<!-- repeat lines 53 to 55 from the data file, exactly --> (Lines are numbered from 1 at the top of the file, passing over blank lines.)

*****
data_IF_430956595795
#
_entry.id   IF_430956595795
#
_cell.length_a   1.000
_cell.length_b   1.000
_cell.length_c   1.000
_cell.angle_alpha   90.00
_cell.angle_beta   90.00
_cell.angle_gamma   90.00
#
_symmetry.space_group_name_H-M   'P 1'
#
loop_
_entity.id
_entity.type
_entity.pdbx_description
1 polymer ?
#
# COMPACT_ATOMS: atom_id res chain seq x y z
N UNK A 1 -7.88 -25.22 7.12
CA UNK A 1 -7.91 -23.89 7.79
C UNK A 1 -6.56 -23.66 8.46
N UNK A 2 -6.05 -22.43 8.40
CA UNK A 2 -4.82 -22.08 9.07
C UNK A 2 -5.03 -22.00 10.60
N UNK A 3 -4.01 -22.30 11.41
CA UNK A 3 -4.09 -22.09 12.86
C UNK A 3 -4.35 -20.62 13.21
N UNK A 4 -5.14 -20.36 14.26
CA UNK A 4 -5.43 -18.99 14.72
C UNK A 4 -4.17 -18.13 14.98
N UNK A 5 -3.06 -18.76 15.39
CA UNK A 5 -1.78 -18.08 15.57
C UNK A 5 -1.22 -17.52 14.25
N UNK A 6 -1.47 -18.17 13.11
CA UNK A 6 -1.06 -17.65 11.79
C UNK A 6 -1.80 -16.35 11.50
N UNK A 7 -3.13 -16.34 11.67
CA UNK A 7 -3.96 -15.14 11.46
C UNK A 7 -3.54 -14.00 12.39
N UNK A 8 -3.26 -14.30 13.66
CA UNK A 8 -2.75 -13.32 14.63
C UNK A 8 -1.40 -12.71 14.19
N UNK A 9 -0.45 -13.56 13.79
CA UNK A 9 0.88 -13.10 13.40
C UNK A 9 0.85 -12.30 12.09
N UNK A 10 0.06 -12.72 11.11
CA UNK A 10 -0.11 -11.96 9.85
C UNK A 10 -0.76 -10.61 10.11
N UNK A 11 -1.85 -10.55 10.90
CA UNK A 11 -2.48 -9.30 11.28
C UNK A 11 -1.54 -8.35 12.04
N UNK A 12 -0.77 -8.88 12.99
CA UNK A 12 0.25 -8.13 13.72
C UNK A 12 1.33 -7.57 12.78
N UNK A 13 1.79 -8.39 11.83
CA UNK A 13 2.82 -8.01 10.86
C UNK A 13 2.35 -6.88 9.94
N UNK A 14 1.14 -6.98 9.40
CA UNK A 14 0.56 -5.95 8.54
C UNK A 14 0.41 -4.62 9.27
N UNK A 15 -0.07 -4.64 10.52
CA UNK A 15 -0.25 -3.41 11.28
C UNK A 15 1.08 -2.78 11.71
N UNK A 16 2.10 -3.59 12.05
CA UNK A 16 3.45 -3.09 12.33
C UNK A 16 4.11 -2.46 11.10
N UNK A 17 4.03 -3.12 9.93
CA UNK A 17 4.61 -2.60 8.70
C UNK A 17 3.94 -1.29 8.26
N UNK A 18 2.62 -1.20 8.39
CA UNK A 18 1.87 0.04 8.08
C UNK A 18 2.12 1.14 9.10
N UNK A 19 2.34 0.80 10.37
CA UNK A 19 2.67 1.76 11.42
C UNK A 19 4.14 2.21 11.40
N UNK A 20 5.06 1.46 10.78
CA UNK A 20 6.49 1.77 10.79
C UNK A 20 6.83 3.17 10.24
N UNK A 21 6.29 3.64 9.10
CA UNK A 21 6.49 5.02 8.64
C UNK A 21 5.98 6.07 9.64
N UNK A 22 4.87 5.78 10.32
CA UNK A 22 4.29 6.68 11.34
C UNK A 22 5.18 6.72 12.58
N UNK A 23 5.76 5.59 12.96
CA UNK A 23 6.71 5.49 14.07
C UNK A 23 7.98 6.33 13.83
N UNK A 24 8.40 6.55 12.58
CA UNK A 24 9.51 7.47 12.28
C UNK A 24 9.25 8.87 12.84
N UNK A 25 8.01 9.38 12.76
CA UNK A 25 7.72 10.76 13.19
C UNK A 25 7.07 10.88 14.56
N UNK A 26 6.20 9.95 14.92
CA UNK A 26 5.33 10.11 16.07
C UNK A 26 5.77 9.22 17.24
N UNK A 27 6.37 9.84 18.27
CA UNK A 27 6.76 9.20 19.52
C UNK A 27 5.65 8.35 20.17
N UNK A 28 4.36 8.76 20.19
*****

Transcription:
C UNK A 11 -1.54 -8.35 12.04
N UNK A 12 -0.77 -8.88 12.99
CA UNK A 12 0.25 -8.13 13.72